Impostor Searchlight: Nell Gwyn
Fewer joys exist in this cruel, cold world than those of a real-life Cinderella story. How juicy it is when someone from the duller side of the tracks not only makes it to the other side, but lands on a train straight to riches, fame, admiration, and legacy. That is to say, not necessarily someone of the smarmy, eyelash-batting variety of staler fairytales, but someone who has enough character and pluck to righteously fill that seat. Someone who would lean out of her gilded carriage and declare, “I AM THE PROTESTANT WHORE” and feel 100% satisfied with herself.
Ah, Nell Gwyn. Would that I could drink a bottle of cheap champagne with ye. I know you would not turn your nose up at my $6 Andre Brut or $8 Barefoot Bubbly Moscato. Even as you were demanding an exorbitant allowance and multiple homesteads to be a king’s kept woman.
You see, “pretty, witty Nell,” as some playwright or other called her (she worked with many,) worked her way up to the uppermost rungs of the ladder straight from the floor. The daughter of a flophouse managing mother who once served flat ales to its patrons became the most celebrated mistress of King Charles II. But before she became a full-time mistress she completely transformed the theatre scene of the time.
Nell (Eleanor) Gwyn is our Impostor of the month because she embodies the term like no other: a low class, illiterate girl with a seedy reputation shapeshifting into a talented, charismatic, significant actress and artist.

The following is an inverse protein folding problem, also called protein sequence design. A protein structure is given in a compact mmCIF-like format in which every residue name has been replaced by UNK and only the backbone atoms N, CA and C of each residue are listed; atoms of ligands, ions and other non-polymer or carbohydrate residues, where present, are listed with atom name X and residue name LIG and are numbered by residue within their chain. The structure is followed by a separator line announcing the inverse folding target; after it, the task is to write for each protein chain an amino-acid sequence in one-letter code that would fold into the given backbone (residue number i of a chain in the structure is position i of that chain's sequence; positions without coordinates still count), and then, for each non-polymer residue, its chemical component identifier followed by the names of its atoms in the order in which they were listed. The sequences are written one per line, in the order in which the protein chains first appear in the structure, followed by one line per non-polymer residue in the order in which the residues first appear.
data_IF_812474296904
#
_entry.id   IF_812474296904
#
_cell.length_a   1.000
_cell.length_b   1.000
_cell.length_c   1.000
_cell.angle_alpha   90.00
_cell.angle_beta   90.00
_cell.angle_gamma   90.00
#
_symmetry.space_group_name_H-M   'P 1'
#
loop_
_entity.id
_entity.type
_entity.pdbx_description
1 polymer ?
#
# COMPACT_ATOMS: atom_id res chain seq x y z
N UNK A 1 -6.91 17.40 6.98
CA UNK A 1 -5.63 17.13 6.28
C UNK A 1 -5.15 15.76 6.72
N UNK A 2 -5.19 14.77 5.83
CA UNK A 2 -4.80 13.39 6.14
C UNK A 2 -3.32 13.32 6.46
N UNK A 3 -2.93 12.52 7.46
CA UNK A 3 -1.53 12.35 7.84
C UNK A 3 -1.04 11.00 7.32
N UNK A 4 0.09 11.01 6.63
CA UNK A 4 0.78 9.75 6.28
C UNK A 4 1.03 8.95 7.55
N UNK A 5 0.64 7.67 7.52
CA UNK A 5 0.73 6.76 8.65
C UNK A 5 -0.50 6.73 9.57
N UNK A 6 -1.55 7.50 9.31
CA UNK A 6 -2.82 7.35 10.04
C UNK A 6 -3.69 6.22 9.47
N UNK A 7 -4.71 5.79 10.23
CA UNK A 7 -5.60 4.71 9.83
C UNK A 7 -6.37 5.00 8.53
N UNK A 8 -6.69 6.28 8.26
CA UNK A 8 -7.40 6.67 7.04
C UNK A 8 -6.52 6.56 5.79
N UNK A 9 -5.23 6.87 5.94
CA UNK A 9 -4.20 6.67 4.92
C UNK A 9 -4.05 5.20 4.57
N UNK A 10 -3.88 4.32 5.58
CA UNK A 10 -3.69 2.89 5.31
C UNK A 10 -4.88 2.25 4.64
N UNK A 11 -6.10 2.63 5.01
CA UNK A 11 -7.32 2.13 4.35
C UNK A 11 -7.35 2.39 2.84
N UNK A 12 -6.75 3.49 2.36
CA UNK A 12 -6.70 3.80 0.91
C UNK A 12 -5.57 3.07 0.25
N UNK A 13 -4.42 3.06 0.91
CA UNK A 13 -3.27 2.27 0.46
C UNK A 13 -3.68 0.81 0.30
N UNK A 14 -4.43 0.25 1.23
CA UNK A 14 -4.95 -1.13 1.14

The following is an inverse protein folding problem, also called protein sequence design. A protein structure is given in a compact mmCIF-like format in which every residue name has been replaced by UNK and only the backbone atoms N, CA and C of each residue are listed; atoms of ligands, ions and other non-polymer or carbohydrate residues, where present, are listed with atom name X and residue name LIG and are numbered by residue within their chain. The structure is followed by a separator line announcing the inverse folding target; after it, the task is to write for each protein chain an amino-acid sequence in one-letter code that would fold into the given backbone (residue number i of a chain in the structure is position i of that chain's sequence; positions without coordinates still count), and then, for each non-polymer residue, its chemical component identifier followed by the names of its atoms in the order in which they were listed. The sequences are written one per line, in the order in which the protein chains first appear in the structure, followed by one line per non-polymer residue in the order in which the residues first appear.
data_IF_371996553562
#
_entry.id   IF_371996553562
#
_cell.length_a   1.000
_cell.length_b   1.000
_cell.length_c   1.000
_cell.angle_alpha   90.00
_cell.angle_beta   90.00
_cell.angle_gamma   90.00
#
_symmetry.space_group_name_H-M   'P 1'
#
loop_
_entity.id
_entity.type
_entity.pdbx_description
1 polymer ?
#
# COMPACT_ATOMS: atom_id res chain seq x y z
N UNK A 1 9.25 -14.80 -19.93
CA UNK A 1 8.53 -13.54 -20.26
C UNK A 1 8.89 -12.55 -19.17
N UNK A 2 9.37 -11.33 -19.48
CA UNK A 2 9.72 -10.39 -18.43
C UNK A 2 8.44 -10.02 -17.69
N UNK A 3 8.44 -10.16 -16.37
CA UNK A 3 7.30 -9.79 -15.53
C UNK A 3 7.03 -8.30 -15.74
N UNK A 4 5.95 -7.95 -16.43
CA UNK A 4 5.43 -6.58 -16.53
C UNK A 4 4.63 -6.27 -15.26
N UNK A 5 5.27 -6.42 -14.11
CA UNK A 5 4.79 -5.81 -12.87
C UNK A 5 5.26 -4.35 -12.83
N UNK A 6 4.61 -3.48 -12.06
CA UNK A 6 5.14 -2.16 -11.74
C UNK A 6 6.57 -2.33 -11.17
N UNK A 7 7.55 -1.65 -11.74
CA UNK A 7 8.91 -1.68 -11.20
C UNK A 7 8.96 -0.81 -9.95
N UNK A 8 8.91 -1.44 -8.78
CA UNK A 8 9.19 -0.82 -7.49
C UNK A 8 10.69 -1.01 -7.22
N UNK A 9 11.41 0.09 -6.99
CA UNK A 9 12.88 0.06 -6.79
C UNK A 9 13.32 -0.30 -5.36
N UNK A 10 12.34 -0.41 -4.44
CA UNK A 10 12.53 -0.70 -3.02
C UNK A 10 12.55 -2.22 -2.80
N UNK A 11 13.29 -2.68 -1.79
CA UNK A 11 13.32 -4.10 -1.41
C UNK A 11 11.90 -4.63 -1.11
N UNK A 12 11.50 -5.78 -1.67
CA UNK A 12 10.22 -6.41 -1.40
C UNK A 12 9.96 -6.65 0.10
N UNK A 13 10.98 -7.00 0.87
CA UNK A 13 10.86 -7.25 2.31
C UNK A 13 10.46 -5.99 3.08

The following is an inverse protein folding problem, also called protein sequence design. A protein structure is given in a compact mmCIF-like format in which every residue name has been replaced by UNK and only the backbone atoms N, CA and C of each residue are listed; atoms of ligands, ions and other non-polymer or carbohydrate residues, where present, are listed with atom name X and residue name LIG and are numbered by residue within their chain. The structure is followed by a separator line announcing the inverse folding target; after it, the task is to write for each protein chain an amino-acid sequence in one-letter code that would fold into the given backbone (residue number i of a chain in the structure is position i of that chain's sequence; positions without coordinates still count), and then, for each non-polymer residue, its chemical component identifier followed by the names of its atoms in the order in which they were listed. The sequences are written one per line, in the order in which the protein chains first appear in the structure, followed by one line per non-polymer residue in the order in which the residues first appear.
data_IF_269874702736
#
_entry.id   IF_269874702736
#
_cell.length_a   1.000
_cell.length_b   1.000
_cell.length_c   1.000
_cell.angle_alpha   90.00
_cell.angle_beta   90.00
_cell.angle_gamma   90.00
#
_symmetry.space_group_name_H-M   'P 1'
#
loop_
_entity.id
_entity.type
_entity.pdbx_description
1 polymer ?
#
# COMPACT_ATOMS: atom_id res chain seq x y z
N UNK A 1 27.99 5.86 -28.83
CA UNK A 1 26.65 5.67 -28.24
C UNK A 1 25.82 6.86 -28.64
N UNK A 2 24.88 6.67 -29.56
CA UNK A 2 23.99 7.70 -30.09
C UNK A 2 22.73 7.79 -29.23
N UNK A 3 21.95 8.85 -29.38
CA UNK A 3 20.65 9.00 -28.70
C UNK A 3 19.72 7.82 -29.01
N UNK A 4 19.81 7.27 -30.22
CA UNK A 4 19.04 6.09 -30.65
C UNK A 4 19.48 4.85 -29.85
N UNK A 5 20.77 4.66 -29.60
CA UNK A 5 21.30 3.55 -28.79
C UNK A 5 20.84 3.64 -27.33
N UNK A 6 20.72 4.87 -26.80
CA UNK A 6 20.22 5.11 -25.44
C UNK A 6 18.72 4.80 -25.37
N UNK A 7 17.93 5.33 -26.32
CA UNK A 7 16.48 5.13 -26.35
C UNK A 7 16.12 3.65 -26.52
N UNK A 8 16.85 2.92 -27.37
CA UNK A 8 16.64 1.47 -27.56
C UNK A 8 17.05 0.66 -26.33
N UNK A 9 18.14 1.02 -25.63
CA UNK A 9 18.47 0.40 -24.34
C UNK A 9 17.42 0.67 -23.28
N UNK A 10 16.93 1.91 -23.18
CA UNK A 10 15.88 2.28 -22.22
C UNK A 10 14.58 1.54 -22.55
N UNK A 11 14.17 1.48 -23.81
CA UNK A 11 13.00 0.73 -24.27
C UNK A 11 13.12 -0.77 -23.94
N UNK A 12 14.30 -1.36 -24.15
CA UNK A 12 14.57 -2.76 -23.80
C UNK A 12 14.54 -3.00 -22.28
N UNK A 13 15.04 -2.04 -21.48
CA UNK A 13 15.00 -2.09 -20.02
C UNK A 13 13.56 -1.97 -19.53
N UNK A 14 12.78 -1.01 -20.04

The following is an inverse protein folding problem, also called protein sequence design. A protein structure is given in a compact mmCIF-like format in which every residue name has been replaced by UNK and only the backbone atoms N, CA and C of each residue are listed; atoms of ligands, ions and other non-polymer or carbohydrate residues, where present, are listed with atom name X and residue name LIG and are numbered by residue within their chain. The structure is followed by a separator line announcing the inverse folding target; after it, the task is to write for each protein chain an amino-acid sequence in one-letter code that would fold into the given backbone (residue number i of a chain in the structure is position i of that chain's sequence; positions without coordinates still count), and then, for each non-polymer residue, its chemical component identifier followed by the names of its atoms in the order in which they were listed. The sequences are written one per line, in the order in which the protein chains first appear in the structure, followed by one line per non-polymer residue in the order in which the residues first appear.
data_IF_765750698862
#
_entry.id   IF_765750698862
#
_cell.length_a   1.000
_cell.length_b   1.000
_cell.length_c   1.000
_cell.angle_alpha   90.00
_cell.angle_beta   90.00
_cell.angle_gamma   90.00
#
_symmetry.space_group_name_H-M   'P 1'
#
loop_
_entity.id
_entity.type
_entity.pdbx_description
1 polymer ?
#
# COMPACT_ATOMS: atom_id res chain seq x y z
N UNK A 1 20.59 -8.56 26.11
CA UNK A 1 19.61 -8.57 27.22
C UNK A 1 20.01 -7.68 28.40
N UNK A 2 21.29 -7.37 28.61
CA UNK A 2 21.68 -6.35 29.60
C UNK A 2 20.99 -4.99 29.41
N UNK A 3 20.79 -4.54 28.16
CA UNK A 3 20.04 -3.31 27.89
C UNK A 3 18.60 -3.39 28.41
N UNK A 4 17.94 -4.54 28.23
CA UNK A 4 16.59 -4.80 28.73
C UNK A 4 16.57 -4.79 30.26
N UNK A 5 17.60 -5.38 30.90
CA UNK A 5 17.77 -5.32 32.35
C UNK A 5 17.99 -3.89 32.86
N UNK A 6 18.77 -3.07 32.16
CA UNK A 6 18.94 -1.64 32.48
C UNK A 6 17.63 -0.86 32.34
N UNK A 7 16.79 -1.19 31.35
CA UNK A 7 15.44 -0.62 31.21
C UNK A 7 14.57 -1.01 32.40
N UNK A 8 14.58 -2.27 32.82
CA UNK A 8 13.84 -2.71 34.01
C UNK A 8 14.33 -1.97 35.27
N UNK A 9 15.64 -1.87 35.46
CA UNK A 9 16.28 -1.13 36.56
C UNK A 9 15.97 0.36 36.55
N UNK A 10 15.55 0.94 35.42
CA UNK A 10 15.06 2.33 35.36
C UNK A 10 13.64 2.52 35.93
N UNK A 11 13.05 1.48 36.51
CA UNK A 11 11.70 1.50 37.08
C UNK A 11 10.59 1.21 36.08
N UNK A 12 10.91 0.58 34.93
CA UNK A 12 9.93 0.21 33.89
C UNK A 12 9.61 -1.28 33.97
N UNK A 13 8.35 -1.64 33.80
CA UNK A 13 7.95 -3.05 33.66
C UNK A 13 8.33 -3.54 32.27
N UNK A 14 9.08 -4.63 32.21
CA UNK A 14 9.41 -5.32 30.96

At the tender of about 13, Gwyn kickstarted her career in the theatre world as an “orange-girl” for the King’s Company, housed in what would later become the Theatre Royal, Drury Lane. As an orange-girl, she would traipse around the audience selling oranges (obviously) and lemons and sweetmeats and stuff. (I never really know what to make of sweetmeats. What are they exactly? I’m picturing her handing people drumsticks covered in jelly.) Apparently, people in the 1660s were all about ripe fruits. Ha. Oh, and she wore really suggestive clothing, which, you know, helped make the sale. Sometimes, this role also allowed her to transmit messages between dukes/lords/bros in the audience to actresses backstage, helping fuel flirtations and secure sexual assignations and the like. So Gwyn was also kind of a pimp. Just saying.
Our Gwyn was apparently a stitch. While she certainly learned how to use sex appeal to her advantage (some biographies allude to the fact that she was possibly even a child prostitute at her mother’s flophouse before her orange-girl days, but there’s no verification for this,) it was her wit that garnered most notice. Thomas Killigrew himself, leader of the King’s Company, invited Gwyn to join ranks with the company.
Here’s the important thing: at this point in history, seeing female actors on the stage was still pretty brand-spanking new. This was the Restoration Era; England had just broken free from a decade of puritanical insanity (the Cromwells were nuts) where pretty much everything enjoyable, like theatre, was banned. The second Charles II was restored to the throne, he was like, “I’M BRINGING THEATRE BACK, BISHES!” And that’s how the King’s Company came to be. Basically. (The Restoration period is actually very fascinating. I can’t believe I’m going to make this comparison, but if you don’t really have a good grasp of history, the Restoration was kind of similar to the Roaring ‘20s, if that makes sense. But like. In the ‘60s. The 1660s. Yeah. Just read up on it sometime.)